The Minister of Finance, Zainab Ahmed, has directed the suspension of a $300m Customs modernisation deal.
The directive comes on the heels of a resolution and letter addressed to the minister by the House of Representatives.
In a letter titled “Suspension of proposed concession arrangement for the Customs modernisation project”, jointly signed by Chairman Finance, James Faleke; Chairman Public Petition, Jerry Alagbaoso, and Chairman Customs, Yuguda Hassan Kila, the lawmakers described the proposed concession as “curious.”
The letter with reference number NASS/CHR/9/2019/JOINT/001 dated October 30, 2019, sources disclosed, led the minister to direct the Permanent Secretary to ensure compliance.
According to the letter, “the House of Representatives on Thursday 10th October 2019 at the plenary passed resolution No. HR132/10/2019 mandating a joint committee on Finance, Customs and Public Petitions to investigate the curious proposed concession agreement between the consortium Bionaca Technologies West Africa Limited- (Sponsors), Bergman Security Consultant and Supplies – (Cosponsors), African Finance Corporation (lead financiers) and Huawei (lead technical service provider).”
The lawmakers added that their action is pursuant to Section 88 (1) (a) and (b) of the 1999 Constitution of the Federal Republic of Nigeria, as amended, which confers on the National Assembly power to conduct investigations.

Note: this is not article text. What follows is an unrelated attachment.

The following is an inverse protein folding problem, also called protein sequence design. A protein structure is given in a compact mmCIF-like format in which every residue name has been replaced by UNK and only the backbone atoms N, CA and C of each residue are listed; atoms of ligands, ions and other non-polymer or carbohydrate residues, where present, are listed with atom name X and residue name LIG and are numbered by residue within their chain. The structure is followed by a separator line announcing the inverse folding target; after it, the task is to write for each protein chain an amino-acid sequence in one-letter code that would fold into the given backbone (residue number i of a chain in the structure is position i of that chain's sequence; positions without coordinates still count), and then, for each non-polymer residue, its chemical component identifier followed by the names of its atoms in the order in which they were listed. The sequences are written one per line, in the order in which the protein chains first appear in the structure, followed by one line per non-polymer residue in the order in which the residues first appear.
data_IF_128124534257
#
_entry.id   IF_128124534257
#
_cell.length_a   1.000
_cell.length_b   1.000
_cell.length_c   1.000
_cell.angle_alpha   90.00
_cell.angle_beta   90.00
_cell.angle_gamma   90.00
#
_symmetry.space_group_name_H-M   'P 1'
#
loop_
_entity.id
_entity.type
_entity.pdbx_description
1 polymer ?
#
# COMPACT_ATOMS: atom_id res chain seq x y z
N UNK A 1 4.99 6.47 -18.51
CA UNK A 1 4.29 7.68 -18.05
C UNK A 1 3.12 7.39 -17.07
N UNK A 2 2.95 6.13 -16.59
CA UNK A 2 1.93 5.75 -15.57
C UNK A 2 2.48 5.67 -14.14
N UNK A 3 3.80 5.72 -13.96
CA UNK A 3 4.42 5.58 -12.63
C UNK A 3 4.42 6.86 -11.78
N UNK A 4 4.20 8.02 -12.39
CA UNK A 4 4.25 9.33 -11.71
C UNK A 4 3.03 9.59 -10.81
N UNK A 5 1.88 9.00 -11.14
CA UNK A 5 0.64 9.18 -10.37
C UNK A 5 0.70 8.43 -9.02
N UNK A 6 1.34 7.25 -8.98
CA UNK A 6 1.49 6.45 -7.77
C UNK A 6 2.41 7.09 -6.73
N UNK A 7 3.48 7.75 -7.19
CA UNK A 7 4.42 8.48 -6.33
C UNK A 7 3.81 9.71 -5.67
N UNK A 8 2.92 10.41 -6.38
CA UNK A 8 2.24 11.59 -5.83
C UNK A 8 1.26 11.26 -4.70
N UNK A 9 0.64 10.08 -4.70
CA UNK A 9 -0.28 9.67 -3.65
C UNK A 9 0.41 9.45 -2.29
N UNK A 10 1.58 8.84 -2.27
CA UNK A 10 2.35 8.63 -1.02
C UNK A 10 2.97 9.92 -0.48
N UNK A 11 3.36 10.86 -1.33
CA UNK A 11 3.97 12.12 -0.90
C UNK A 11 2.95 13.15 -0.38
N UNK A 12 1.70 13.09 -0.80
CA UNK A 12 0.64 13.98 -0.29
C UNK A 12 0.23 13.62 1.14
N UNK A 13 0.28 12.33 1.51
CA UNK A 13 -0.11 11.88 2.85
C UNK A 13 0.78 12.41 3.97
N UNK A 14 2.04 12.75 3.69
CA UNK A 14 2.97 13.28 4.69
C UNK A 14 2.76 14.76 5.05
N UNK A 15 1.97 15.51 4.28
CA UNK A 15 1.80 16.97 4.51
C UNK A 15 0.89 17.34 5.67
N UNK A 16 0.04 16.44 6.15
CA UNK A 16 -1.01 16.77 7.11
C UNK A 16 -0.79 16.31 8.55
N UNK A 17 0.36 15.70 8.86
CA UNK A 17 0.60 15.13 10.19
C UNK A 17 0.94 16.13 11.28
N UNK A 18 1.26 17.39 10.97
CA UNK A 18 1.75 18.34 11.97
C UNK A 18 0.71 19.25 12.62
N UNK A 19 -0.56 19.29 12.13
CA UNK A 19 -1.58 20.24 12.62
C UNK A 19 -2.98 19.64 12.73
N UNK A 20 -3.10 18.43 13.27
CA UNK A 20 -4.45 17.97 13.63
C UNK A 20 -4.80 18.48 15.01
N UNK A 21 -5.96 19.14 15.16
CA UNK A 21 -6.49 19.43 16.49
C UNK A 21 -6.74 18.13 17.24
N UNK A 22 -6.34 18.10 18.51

They urged all parties involved including the Nigeria Customs Service and Infrastructure Concession and Regulatory Commission to maintain the “Status quo ante pending outcome of investigation.”
On October 10, 2019, Alagbaoso moved a motion that the deal be investigated and his motion was agreed upon via a unanimous voice vote by the House.
Alagbaoso said: “There are some foreign companies who are very eager to sponsor, finance and provide technical services to what they call the modernisation of Customs, without recourse to the National Assembly.
“My motion is the need to investigate the curious concession proposed arrangement between the consortium Bionica Technologies West Africa Limited, who are the sponsors; Bergan Security Consultants and Supplies, who are cosponsors, African Finance Corporation, who are lead financiers and Huawei, Nigeria Customs Service and Infrastructure Concession Regulatory Commission (ICRC) for customs modernisation project.
“The House is aware that various customs modernisation projects in the past. For example in the 90s, the United Nations Conference on Trade and Development (UNCTAD) for the installation of ASYCUDA++ and training of customs officers for three years.
“The House is also aware that the Federal Government agreed to engage former pre-shipment companies for valuation and classification of goods, hence some service providers namely Webbfontaine, Cotecna, SGS and Globalscan were engaged for that purpose.
“This contract was to last for seven years, from 2005 to 2012 when the service providers handed over to Nigeria Customs Service.
“By 2011, one could say the positive effects of this included competent and committed workforce for Nigeria Customs Service, personnel understanding of the new process and benefits to stakeholders.